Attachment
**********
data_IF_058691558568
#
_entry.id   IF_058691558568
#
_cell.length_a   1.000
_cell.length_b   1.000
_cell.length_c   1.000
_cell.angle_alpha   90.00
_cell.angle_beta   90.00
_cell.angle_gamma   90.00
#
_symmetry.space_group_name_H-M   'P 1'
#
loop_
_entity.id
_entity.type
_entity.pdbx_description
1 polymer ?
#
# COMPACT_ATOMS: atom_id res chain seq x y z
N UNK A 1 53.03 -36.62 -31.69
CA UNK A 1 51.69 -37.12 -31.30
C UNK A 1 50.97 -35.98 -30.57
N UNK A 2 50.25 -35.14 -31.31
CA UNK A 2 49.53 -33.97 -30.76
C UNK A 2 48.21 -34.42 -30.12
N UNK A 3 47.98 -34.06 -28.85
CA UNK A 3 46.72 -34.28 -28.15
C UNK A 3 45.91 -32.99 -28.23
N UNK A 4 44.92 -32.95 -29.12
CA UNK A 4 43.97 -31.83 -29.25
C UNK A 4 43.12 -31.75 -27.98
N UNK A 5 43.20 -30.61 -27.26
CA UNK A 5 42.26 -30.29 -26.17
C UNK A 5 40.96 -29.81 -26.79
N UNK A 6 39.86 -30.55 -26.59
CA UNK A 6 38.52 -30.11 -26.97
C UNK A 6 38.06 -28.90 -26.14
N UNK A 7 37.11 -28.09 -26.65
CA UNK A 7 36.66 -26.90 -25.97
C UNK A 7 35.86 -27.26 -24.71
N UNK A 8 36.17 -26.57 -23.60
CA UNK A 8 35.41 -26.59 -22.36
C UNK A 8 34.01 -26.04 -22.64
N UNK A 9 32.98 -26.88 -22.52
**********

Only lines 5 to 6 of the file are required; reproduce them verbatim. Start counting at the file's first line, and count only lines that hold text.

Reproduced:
_cell.length_a   1.000
_cell.length_b   1.000